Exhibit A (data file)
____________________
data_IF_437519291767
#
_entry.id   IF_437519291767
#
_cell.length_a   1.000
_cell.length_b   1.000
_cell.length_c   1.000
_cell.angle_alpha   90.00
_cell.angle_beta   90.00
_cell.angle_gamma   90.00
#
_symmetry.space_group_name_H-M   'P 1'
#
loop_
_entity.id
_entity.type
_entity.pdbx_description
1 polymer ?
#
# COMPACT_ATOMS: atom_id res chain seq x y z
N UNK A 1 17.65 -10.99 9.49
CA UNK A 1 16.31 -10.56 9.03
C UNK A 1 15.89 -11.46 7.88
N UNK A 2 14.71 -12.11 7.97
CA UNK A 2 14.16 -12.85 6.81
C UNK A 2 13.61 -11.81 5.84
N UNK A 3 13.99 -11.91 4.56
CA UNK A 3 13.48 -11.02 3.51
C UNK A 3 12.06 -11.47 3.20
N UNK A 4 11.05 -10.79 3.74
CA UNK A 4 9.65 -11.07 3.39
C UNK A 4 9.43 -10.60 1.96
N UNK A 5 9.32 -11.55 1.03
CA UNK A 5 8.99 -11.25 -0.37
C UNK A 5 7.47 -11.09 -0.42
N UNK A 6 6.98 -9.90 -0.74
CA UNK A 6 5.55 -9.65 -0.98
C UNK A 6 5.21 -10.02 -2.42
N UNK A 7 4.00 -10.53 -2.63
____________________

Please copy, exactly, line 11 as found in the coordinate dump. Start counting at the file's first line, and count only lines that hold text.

#